Sapphire was showing off their latest products in their suite, including a just-in-from-Taiwan Ivy Bridge motherboard, along with X79 and 990FX motherboards for SNB-E and Bulldozer. Also on display were several graphics cards; the 7970 was a given, but the other two are a bit more esoteric. The 6450 Flex includes two DVI-D outputs and an HDMI output, plus an HDMI-to-DVI, allowing to drive three DVI monitors from a low profile card. The other card is a 6670 low profile card, which as far as we know is the only retail low-profile single-slot video card with that level of performance.

To go along with their graphics cards, Sapphire is also preparing to start shipping a new product, the Vid 2X. There are two models, one that takes dual-link DVI and can drive two single-link DVI displays at FullHD resolutions. The other Vid 2X has a DisplayPort input and can again drive two single-link DVI displays. We’ve seen other similar hardware before (e.g. Matrox has their DualHead-2-Go product line), but Sapphire’s Div 2X is hardware agnostic and looks at the EDIDs of the connected displays and then presents itself as an EDID display capable of twice that resolution (e.g. 3840x1080 maximum for two connected 1080p displays).

The device can work with any GPU, and if you want to do bezel correction there are six DIP switches that allow you to control bezel correction from as few as 4 pixels up to 186 pixels (in 4 or 6 pixel increments). You can also send a single signal over, and the first DIP switch controls clone or center modes (the latter mostly being for digital signage usage). Sapphire had the Div 2X connected to a MacBook Pro 13 driving two 1080p panels at 3840x1080, along with the laptop’s built-in display. Obviously rendering performance for that many pixels will require a lot more GPU power than the SNB HD 3000, but for other uses that just need lots of displays (e.g. day traders), such products are very popular. Availability should be widespread by the end of the month, with an MSRP of $179.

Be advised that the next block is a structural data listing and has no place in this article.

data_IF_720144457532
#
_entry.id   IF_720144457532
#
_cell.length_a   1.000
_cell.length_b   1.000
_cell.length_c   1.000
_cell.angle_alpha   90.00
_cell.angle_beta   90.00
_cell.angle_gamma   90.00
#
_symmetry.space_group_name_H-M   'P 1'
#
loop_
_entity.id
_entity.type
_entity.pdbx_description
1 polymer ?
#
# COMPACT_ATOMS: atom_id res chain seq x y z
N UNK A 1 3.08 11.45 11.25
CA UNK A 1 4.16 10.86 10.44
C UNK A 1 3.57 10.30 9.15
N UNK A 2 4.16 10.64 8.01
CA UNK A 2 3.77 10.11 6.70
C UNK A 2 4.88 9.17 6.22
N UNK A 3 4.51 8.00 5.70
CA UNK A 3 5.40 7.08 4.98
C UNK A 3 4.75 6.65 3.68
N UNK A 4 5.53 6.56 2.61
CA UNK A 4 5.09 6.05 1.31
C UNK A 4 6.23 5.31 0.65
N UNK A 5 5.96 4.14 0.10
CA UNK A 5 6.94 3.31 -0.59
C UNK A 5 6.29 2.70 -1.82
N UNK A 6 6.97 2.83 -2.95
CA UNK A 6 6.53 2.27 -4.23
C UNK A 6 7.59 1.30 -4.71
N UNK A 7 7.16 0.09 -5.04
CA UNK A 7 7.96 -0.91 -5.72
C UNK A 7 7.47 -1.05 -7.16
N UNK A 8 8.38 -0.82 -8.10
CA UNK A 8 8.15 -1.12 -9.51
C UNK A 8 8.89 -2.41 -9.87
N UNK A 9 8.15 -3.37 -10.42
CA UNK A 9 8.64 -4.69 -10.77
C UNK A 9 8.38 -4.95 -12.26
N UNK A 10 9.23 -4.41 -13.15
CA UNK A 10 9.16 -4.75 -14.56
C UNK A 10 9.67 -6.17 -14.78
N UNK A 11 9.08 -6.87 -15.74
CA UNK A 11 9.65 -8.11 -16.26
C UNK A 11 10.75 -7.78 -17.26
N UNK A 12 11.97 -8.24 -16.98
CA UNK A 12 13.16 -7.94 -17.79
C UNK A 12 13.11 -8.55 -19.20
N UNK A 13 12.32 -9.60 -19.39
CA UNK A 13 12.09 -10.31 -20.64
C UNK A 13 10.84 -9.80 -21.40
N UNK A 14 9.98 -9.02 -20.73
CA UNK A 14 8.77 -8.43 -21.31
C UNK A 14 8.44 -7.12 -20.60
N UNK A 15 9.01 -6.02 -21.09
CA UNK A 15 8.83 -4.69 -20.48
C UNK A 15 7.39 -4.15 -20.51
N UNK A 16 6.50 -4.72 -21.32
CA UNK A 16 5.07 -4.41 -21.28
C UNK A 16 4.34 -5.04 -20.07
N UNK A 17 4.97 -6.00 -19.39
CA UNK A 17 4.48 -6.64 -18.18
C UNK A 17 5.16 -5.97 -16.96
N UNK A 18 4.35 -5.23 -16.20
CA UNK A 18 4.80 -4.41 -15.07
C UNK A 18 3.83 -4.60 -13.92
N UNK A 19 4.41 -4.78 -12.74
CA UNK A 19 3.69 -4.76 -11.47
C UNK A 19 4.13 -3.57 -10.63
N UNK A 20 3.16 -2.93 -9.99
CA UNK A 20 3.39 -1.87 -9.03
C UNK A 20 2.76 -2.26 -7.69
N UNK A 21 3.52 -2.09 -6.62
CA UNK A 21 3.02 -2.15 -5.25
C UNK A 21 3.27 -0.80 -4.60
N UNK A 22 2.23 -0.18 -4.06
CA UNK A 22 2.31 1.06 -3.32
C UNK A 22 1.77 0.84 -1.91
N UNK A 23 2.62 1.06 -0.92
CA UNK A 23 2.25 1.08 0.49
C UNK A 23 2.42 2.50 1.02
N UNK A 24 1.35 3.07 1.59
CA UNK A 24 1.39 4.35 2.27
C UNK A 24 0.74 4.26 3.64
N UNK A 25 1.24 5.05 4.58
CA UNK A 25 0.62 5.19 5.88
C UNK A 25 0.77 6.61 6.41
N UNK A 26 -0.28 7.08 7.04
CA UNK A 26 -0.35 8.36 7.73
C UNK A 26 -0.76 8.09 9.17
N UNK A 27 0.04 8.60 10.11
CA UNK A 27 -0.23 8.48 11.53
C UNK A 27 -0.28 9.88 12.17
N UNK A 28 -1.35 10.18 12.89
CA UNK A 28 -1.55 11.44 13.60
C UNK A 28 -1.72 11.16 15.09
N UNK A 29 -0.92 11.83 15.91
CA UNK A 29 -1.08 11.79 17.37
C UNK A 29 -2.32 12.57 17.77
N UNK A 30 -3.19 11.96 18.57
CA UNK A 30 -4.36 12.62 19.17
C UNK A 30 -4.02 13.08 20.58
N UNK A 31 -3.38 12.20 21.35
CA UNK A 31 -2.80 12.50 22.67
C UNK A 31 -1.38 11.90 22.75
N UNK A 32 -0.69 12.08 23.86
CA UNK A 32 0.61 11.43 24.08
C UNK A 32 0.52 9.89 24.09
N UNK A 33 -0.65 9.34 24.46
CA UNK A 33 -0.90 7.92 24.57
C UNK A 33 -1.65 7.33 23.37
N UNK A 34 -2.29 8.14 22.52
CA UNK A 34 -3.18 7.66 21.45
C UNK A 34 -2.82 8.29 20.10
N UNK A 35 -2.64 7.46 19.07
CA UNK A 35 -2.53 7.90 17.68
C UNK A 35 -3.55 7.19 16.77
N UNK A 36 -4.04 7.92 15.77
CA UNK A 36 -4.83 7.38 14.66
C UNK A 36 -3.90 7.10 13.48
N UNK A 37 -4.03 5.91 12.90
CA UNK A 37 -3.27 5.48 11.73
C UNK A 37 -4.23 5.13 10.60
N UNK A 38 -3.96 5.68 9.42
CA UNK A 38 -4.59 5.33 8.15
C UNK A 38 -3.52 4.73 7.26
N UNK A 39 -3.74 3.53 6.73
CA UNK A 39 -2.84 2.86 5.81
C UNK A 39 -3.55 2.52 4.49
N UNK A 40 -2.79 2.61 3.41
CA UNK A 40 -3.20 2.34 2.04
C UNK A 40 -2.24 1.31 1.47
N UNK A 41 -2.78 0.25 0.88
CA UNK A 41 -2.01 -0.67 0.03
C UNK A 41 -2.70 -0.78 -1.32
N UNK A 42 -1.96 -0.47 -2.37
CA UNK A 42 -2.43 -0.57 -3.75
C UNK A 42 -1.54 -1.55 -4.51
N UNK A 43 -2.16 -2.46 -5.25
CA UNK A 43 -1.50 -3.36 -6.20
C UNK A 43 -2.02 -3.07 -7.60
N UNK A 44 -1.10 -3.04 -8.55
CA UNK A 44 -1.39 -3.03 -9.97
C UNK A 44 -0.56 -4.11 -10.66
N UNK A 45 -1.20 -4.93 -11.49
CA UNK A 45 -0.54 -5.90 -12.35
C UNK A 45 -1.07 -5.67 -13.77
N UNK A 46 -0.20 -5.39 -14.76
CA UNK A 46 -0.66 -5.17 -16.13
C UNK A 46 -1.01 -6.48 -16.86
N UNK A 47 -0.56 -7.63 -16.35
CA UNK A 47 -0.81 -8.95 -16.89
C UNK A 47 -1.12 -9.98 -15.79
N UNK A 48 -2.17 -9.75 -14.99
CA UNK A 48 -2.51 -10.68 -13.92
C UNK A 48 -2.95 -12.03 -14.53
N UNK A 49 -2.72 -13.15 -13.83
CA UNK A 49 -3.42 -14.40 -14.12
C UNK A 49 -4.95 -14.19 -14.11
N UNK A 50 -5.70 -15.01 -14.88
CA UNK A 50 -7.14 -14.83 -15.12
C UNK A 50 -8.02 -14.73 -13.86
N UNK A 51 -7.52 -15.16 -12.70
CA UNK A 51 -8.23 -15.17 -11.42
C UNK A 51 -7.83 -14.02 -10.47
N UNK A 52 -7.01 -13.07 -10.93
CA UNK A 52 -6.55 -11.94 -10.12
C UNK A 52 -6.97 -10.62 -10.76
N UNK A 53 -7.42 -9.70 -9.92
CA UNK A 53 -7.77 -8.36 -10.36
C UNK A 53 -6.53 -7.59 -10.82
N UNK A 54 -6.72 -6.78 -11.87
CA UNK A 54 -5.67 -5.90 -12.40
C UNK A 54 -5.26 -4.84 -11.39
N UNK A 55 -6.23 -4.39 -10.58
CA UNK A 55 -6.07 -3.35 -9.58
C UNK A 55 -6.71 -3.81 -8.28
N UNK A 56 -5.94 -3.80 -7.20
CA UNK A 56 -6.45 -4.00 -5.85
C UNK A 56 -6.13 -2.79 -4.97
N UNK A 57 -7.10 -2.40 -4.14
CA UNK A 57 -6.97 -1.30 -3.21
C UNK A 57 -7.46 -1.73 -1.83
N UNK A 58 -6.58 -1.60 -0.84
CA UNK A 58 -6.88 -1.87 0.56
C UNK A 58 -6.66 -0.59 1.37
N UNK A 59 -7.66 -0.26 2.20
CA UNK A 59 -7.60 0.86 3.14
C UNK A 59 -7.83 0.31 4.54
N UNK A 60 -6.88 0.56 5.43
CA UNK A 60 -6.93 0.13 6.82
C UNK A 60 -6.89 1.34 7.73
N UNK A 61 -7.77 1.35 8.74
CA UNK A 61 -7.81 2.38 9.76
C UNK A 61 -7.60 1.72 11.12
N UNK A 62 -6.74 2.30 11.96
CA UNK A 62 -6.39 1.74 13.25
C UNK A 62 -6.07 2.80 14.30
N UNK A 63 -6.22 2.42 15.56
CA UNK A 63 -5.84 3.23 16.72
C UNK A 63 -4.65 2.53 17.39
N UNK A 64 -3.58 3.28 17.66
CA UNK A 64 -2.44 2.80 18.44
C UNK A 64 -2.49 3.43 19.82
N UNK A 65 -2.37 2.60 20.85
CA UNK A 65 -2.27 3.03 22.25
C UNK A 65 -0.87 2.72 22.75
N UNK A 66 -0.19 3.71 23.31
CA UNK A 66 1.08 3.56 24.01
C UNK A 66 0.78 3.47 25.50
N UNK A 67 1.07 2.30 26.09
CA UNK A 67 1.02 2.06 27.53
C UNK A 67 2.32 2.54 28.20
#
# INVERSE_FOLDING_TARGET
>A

Another product on display was their Mini-PC Edge-HD3, a netbook packing AMD’s recently updated E-450 APU. The unit is very small and should offer much better performance than previous Atom-based netbooks (including Ion), with 4GB RAM, a 320GB HDD, and HDMI output (along with VGA and audio). Availability is expected in February for around $300.

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  • DigitalFreak - Tuesday, January 10, 2012 - link

    Dip switches? Seriously? What is this, 1985? Reply
  • Mr Perfect - Wednesday, January 11, 2012 - link

    I was just laughing about that myself. Reply
  • BlindZenDriver - Friday, January 13, 2012 - link

    Actually makes good sense.

    It's compact, cheap and you can read the settings from the position of the switches(with a reference card on the side).

    What would you like instead. One button to scroll through settings and a display or maybe an USB connection you hook up to a computer which may not be able to have it's images displayed on the monitors until the setting is right?

    Most likely the user will only ever make a setting once in the products life so something elaborate would be a waste.
    Reply
  • Zandros - Tuesday, January 10, 2012 - link

    So still no MST hubs then, let's stick with hack solutions? Reply
  • Ryan Smith - Tuesday, January 10, 2012 - link

    MST Hubs won't be available until the summer, going by AMD's latest estimate. Reply
  • Zandros - Tuesday, January 10, 2012 - link

    I know, but there's a lot of stuff being shown on CES that won't be available until summer, no? Reply
  • sticks435 - Tuesday, January 10, 2012 - link

    Considering the ex EpoX/EVGA team is now at Sapphire. Reply
  • MySchizoBuddy - Tuesday, January 10, 2012 - link

    So how many of those 6 PCI-E are x16? Can all of them be run at x16 or not. If not is there a motherboard that allows this. Reply
  • sticks435 - Wednesday, January 11, 2012 - link

    Probably just the normal single slot. There isn't enough PCI-E lanes do to more than that. I'm not even sure if the X79 boards can have all 6 at x16. I think 4 is the limit there, unless you get into the SR-X. Reply
  • JarredWalton - Wednesday, January 11, 2012 - link

    The X79 motherboard also has an NF200 chipset on there (for SLI support), so you get the 40 lanes from the CPU, 16 go to the NF200 and 32 come out, for a total of 56 PCIe lanes. I asked about the lane allocations and the guy at Sapphire said that he thought it was x16, x8, x16, x4, x8, x4 or something similar. Obviously, you can't get x16 connections to all six slots at the same time without 96 total PCIe lanes, but more than that I can't really say. Reply

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